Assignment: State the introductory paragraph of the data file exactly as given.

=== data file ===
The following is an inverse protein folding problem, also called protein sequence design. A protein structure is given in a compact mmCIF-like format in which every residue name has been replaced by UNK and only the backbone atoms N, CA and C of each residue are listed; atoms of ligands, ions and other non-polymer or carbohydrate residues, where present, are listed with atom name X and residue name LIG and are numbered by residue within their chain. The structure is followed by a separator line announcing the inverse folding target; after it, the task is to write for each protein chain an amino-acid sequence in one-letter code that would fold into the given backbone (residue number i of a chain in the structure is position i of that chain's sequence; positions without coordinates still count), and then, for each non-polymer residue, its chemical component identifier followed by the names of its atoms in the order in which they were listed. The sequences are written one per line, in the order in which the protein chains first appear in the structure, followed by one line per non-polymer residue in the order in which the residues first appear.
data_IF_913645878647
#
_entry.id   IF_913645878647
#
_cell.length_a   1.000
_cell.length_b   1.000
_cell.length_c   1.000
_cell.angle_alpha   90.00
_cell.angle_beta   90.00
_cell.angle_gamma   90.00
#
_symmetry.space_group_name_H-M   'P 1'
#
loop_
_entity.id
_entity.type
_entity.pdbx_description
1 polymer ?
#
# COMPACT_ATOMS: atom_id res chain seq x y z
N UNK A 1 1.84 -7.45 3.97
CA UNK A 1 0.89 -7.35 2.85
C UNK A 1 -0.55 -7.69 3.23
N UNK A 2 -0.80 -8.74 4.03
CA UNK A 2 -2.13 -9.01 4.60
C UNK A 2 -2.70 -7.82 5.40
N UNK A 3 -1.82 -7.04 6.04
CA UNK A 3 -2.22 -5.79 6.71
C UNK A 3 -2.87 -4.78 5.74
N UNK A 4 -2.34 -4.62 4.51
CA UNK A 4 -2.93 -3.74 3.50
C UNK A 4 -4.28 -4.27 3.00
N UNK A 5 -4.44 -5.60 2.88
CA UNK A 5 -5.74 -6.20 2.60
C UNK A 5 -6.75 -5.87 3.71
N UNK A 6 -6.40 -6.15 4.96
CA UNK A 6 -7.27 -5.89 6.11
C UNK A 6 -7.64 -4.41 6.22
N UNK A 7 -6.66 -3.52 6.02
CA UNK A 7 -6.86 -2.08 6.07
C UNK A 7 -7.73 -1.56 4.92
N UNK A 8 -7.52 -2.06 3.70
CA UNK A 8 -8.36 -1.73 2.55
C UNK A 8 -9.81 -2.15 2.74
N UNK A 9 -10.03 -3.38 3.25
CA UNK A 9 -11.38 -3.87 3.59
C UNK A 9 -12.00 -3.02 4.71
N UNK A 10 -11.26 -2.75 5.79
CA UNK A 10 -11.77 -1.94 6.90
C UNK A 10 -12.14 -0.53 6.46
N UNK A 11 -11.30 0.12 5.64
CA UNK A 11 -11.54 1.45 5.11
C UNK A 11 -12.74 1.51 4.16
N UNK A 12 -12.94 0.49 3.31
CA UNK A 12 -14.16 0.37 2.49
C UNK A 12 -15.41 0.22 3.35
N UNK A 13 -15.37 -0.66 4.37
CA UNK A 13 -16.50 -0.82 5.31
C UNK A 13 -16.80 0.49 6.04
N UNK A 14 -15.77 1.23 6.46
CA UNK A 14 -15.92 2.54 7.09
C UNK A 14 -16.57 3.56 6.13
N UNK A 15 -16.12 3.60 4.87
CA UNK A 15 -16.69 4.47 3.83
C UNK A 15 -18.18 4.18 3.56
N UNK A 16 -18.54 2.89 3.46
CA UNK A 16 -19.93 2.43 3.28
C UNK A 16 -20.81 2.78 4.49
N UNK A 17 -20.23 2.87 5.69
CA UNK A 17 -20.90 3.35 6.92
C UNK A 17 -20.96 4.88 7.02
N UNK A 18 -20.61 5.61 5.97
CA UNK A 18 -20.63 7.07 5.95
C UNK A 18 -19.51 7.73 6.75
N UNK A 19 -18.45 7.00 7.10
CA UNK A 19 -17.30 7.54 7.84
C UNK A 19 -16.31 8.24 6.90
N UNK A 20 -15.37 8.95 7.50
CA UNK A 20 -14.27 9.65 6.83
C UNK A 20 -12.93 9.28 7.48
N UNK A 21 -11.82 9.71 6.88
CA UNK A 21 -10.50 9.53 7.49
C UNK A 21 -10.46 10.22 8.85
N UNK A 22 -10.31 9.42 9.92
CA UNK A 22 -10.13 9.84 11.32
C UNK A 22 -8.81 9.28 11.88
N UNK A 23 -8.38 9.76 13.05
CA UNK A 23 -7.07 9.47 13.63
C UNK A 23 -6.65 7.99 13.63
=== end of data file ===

The following is an inverse protein folding problem, also called protein sequence design. A protein structure is given in a compact mmCIF-like format in which every residue name has been replaced by UNK and only the backbone atoms N, CA and C of each residue are listed; atoms of ligands, ions and other non-polymer or carbohydrate residues, where present, are listed with atom name X and residue name LIG and are numbered by residue within their chain. The structure is followed by a separator line announcing the inverse folding target; after it, the task is to write for each protein chain an amino-acid sequence in one-letter code that would fold into the given backbone (residue number i of a chain in the structure is position i of that chain's sequence; positions without coordinates still count), and then, for each non-polymer residue, its chemical component identifier followed by the names of its atoms in the order in which they were listed. The sequences are written one per line, in the order in which the protein chains first appear in the structure, followed by one line per non-polymer residue in the order in which the residues first appear.